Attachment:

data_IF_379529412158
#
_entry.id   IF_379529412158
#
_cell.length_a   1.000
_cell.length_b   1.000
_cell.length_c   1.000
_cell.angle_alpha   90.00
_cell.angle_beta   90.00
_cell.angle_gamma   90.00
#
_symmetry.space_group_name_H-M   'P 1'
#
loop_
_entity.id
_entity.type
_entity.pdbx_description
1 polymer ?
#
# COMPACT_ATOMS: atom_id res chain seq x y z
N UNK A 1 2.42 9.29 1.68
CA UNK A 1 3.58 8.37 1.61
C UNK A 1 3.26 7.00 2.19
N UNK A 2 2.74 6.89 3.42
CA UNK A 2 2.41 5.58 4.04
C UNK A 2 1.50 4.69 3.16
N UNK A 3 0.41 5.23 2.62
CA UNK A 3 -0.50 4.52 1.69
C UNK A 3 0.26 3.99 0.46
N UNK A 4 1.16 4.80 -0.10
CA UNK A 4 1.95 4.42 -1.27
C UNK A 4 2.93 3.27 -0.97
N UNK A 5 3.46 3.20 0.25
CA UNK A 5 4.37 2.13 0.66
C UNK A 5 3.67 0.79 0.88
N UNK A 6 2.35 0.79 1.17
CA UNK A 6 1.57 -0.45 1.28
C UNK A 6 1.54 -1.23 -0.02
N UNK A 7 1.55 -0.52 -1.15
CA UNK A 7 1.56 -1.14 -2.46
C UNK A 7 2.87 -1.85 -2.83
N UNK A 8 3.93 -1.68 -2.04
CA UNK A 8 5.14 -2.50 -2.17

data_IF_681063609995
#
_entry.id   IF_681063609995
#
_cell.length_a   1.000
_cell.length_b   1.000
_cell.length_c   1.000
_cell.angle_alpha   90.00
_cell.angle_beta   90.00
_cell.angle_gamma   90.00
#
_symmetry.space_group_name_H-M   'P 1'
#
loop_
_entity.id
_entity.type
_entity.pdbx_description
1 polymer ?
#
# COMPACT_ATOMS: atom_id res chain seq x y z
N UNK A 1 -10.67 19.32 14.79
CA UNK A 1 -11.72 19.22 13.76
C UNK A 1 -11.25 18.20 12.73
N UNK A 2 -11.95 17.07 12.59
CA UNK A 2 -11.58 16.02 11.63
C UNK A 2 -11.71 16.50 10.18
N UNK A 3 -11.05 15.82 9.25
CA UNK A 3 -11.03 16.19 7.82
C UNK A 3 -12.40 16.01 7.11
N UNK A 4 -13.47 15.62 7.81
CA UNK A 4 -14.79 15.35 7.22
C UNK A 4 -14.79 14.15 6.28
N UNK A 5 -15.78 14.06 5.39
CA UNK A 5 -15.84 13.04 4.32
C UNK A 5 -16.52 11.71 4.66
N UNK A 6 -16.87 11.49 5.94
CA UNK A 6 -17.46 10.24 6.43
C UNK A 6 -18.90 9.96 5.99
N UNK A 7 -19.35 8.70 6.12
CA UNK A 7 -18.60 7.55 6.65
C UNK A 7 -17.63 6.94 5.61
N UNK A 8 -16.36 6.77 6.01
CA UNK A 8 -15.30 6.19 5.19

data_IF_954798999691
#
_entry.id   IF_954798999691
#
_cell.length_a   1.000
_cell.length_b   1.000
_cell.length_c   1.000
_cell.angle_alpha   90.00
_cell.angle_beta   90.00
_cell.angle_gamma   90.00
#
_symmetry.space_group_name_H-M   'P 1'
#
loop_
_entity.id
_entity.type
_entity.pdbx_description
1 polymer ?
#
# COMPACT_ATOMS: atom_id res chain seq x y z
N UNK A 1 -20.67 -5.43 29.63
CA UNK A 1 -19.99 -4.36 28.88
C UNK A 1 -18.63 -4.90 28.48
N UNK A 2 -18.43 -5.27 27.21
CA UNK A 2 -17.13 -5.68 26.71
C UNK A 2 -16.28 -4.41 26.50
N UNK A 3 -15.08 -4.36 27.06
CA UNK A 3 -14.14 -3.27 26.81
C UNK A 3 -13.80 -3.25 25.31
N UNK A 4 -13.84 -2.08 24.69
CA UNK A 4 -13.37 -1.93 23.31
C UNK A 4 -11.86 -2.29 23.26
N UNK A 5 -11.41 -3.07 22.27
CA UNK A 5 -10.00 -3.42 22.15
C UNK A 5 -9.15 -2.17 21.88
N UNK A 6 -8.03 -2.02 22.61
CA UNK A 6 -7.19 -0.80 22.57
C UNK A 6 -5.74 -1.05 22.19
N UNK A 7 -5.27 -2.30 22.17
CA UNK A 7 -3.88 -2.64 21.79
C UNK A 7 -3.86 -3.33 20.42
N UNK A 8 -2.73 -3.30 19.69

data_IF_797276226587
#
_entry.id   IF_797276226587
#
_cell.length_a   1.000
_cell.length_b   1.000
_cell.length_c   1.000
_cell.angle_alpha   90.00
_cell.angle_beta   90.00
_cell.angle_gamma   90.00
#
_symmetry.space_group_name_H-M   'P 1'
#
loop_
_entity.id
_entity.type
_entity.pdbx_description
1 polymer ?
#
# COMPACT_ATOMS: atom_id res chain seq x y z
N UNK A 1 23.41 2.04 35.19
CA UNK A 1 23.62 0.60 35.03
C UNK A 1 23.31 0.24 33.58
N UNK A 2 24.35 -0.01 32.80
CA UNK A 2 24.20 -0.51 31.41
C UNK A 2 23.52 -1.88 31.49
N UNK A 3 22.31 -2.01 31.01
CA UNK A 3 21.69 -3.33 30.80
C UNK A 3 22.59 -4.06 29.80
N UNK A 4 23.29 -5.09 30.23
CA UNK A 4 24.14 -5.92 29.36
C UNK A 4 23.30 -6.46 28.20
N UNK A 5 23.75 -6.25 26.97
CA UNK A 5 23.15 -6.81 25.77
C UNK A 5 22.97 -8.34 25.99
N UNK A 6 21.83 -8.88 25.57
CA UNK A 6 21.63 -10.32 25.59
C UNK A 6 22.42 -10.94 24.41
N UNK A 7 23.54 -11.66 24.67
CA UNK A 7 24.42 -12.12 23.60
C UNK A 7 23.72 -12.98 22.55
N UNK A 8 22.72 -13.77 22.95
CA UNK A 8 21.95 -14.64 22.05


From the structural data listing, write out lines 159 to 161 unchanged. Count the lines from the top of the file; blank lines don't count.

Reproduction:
CA UNK A 4 24.14 -5.92 29.36
C UNK A 4 23.30 -6.46 28.20
N UNK A 5 23.75 -6.25 26.97